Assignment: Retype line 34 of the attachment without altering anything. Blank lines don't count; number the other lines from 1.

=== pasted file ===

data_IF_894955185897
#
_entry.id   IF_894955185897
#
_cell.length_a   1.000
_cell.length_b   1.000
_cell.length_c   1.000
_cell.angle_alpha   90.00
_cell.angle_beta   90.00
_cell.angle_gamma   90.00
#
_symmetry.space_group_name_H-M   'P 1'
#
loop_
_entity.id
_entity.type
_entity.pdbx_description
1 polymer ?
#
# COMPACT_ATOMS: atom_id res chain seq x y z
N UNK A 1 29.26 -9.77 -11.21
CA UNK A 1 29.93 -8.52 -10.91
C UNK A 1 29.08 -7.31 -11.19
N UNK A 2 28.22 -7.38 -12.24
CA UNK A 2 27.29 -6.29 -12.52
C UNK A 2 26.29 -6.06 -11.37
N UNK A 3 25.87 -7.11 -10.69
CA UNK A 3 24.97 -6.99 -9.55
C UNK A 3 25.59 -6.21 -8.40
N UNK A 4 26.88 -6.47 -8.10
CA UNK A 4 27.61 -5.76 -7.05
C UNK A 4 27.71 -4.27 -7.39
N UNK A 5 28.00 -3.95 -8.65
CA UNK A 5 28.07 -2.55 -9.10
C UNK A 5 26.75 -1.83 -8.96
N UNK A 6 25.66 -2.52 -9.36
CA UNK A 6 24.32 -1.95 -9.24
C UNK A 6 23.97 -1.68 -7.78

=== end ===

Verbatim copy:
CA UNK A 5 28.07 -2.55 -9.10